Not Your Mother’s Chicken Adobo


I first heard of Romy Dorotan, a Filipino chef and restaurant owner in New York City, a couple of years ago when he appeared on the Martha Stewart show. This episode of Martha caused me to go through three stages of increasing shock:

Holy shit! There’s a Filipino on TV!
Holy shit! There’s a Filipino on TV, and he’s on the Martha Stewart Show!
Holy shit! There’s a Filipino on TV, and he’s on the Martha Stewart Show, and he’s cooking Chicken Adobo!

Strange, that.

After getting over my initial disbelief that Chicken Adobo was being prepared on national television by an actual Filipino, I remember thinking “I am definitely going to try and make that recipe.” Hmmm, so much for watershed moments — quite a bit of time passed before I was even reminded about that Chicken Adobo recipe.

In fact, it was this post by the Amateur Gourmet that did the reminding.  The AG gave a glowing review of Dorotan’s restaurant, Cendrillon, and proclaimed the Chicken Adobo at Cendrillon his “#1 favorite chicken dish for 2005.”  After reading that post, I remember thinking “I am definitely taking The Wife to Cendrillon on our upcoming trip to New York.”  So much for to-do lists — we did go to New York, and Cendrillon was on our itinerary, it just never got crossed off.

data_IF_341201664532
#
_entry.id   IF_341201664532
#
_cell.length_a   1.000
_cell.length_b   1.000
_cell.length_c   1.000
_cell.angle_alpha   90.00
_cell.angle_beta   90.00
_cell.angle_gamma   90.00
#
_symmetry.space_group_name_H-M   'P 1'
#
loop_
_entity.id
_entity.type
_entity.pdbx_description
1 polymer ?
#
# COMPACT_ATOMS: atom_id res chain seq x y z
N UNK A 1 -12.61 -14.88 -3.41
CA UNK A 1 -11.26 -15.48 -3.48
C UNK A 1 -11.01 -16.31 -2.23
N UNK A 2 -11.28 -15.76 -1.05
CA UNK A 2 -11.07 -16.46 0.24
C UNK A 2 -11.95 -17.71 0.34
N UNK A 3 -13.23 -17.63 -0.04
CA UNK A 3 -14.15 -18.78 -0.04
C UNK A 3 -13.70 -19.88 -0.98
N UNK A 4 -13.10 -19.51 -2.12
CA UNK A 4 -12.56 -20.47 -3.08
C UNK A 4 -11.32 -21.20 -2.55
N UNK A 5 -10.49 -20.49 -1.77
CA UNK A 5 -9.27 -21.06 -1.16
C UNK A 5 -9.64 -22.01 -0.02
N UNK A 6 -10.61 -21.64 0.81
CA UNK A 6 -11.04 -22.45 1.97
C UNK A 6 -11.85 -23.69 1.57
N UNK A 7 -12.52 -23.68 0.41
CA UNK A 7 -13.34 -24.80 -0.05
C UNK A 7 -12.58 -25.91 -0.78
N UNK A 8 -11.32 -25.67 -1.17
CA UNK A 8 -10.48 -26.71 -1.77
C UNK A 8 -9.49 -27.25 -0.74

So when Dorotan, and his wife Amy Besa, released their first cookbook on Filipino cuisine entitled “Memories of Philippine Kitchens,” I had to buy it. And buy it I did a couple of months ago.  But would I ever cook from it?

“Memories of Philippine Kitchens” is an awesome cookbook, not just for Filipinos, but for anyone looking to expand their cooking repertoire.  It goes into some pretty good detail about the history and culture of Filipino dishes, recounts the stories of Filipino cooks, and features recipes for classic Filipino dishes as well as some newer dishes that are made at Cendrillon.  And of course, it contains the same Chicken Adobo recipe that was featured on Martha Stewart and the Amateur Gourmet.  I couldn’t pass this dish up for the third time in my life could I?

The Chicken Adobo recipe in “Memories of Philippine Kitchens” is pretty much the same as the recipe posted here.  There’s even a link on that page to watch the video of Dorotan on Martha Stewart.  It’s a pretty standard adobo recipe: marinate the chicken in a vinegar/soy mixture and then braise.  One difference between the TV version and the book version that I noticed is that the TV version calls for a quick broil of the chicken to crisp it up after the braise; the book doesn’t mention this step.  I followed the recipe from the book, and didn’t broil the chicken because my mother doesn’t do that for her adobo, so I figured it would be fine without the broil.